Dai Stuart (eranith) wrote,
Dai Stuart


My earlier post prompted a thought on paragraphing. While quite dull to many other people, I've recently found myself becoming interesting in the different paragraphing techniques used in different styles of writing.

Essays are the classic example that most people know by the time they finish school (I write optimistically). A paragraph begins with a topic sentence, contains the argument, and ends with a rewrite of the topic sentence to sum up what was just stated.

In fiction, paragraphing is based partly on topic and partly on character. The narration is determined not just by words, but by the punctuation - in which I include paragraphing. The beginning of a new paragraph indicates a greater pause, sometimes for change of topic, sometimes for a switch between description and speech, and sometimes just for emphasis.

Paragraphing in an article, however, is based more on the pattern of speech and emphasis than in an essay. An entire article is, effectively, a piece of dialogue. The paragraphs are short because very often people put all of their information into one sentence and then move on to the next important part, which with equal importance but different content, needs its own paragraph. And the sentences that serve to hit that point home, finally, always need to go on their own for their little whack of emphasis. I love emphasis.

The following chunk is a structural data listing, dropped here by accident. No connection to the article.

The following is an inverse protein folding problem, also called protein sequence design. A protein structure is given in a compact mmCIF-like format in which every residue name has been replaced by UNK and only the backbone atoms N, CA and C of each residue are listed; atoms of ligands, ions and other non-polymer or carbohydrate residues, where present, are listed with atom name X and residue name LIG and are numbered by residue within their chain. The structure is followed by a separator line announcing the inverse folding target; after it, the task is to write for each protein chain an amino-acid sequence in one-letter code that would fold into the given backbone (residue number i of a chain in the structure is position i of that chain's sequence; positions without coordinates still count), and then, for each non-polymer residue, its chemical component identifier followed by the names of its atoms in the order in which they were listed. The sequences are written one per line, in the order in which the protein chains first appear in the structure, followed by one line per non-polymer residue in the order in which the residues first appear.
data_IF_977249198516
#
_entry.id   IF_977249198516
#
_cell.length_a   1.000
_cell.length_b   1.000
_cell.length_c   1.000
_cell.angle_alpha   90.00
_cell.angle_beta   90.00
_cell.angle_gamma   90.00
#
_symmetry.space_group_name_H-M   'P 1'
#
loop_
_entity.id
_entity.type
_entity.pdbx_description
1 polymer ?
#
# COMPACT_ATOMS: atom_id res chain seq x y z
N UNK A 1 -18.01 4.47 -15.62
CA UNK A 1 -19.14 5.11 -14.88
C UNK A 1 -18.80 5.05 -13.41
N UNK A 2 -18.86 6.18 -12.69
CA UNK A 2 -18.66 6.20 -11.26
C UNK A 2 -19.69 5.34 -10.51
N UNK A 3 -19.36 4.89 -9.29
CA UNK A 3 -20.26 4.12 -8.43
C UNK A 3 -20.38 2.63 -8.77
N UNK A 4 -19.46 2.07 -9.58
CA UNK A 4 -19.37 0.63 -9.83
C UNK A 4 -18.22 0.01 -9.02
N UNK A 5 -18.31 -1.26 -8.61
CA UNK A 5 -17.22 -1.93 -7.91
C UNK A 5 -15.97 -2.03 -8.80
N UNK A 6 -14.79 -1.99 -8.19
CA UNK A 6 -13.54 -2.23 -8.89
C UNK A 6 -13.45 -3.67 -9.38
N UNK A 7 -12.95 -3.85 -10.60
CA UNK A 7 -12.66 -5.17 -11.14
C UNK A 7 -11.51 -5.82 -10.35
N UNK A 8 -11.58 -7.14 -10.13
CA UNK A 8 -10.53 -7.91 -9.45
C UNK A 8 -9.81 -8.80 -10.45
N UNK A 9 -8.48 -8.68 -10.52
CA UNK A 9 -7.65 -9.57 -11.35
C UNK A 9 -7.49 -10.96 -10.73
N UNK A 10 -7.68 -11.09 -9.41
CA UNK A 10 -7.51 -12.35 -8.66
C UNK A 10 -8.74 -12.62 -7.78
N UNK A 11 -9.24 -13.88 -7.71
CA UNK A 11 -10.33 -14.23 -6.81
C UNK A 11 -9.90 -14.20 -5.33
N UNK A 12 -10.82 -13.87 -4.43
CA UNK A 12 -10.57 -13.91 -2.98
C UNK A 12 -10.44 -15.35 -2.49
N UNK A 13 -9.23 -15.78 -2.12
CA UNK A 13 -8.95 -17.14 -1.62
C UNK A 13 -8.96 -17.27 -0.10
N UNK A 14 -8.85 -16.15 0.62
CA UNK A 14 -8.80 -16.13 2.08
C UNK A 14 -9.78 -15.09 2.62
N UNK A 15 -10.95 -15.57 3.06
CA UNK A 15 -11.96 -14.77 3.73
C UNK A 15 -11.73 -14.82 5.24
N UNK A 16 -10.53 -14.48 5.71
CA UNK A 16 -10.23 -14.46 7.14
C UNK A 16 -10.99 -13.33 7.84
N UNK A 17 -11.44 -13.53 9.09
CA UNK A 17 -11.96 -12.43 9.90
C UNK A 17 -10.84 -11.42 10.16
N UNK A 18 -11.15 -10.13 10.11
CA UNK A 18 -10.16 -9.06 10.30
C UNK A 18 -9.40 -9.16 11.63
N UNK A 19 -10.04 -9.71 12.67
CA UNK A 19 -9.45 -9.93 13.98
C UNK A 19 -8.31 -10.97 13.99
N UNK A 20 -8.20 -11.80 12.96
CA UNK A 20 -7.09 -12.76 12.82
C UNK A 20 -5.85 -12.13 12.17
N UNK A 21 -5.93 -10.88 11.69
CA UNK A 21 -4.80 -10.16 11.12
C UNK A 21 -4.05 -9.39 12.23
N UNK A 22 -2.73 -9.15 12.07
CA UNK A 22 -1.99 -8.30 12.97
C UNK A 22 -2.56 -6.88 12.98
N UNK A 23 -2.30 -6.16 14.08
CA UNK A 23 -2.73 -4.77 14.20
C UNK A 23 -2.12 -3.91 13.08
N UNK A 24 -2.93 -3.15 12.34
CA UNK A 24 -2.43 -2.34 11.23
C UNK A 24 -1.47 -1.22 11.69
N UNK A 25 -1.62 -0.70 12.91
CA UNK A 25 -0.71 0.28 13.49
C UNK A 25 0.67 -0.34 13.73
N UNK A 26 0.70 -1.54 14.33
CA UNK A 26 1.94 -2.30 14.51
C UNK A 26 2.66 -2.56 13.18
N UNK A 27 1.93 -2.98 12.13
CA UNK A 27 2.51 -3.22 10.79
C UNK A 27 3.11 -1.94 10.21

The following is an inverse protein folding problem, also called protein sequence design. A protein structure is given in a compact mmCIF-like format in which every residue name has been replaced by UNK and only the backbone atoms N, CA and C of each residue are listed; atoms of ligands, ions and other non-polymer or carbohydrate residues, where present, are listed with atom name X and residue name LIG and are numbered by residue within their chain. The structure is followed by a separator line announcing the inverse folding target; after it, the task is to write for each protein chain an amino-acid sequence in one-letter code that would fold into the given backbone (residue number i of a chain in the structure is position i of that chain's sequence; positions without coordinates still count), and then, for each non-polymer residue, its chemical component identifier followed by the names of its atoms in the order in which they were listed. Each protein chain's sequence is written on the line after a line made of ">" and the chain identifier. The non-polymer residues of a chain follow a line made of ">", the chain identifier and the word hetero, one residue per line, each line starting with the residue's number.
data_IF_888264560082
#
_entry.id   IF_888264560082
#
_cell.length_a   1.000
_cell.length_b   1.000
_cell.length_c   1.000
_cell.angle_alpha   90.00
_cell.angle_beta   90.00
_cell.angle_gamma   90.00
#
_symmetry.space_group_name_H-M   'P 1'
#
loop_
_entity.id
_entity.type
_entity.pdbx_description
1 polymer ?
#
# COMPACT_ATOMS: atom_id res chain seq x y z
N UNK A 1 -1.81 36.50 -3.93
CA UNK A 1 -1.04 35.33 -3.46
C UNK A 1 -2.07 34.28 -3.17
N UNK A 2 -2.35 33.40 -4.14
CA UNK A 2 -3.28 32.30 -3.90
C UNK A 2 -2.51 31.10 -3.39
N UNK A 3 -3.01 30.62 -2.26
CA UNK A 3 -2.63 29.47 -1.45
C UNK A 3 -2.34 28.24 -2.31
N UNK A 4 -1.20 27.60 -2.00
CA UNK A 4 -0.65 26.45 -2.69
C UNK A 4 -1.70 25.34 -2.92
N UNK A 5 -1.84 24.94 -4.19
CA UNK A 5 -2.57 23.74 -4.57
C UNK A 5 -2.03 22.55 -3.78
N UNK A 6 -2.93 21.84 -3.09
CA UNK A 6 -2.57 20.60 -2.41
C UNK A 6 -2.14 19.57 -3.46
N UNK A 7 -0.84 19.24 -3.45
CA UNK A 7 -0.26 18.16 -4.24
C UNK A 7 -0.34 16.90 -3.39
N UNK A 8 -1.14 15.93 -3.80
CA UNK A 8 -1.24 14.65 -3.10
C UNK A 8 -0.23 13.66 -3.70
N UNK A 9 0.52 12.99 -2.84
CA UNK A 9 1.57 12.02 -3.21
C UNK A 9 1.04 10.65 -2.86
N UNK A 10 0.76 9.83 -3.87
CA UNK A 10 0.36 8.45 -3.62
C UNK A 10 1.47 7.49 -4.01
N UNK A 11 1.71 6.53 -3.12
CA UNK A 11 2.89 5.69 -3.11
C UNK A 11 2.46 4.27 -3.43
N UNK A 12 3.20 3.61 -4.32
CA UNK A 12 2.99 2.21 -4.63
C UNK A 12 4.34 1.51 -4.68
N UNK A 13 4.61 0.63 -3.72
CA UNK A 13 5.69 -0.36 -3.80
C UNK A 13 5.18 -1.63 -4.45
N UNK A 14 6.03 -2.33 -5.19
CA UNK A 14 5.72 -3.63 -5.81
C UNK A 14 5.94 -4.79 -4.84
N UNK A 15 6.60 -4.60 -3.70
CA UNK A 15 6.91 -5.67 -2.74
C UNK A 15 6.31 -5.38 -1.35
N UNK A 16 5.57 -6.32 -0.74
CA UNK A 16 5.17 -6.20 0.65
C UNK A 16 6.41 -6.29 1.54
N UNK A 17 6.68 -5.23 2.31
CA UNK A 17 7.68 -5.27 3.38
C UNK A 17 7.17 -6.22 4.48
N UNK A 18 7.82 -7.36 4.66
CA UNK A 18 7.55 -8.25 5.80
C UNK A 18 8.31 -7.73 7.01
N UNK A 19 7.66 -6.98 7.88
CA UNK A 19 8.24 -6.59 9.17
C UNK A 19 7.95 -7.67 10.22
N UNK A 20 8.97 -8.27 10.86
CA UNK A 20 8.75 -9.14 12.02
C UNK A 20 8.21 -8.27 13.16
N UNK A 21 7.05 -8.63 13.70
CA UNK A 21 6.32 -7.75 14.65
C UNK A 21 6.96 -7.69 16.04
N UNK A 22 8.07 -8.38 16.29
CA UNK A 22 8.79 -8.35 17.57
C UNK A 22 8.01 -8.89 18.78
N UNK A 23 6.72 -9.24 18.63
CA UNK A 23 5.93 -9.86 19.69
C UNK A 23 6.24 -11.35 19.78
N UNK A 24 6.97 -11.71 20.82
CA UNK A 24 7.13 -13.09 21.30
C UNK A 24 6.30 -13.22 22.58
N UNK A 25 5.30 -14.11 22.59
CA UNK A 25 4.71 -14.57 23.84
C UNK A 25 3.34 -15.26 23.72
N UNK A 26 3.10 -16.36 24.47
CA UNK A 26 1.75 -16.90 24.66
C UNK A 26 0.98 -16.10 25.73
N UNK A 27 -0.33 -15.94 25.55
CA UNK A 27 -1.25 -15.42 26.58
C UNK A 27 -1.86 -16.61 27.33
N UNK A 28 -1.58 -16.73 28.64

This, however, is not an article. As much as I'm growing to like the spacing of an article - I quite hated it before I'd spent some time working with them, because I'm used to lovely, long fictitious paragraphs - it isn't appropriate here. In trying to determine what this is, exactly, I'd say it's something of a terribly written essay. I'm making a point, each of my separate ideas are in separate paragraphs, but I haven't even the class to do a proper topic sentence. Shows why it took me a while to do any good in writing them at school. Hopefully my Uni essays don't turn out as terribly as this one :/

(Perhaps structurally this is more like a feature article or column. That could be quite interesting.)
Tags: thinking, writing
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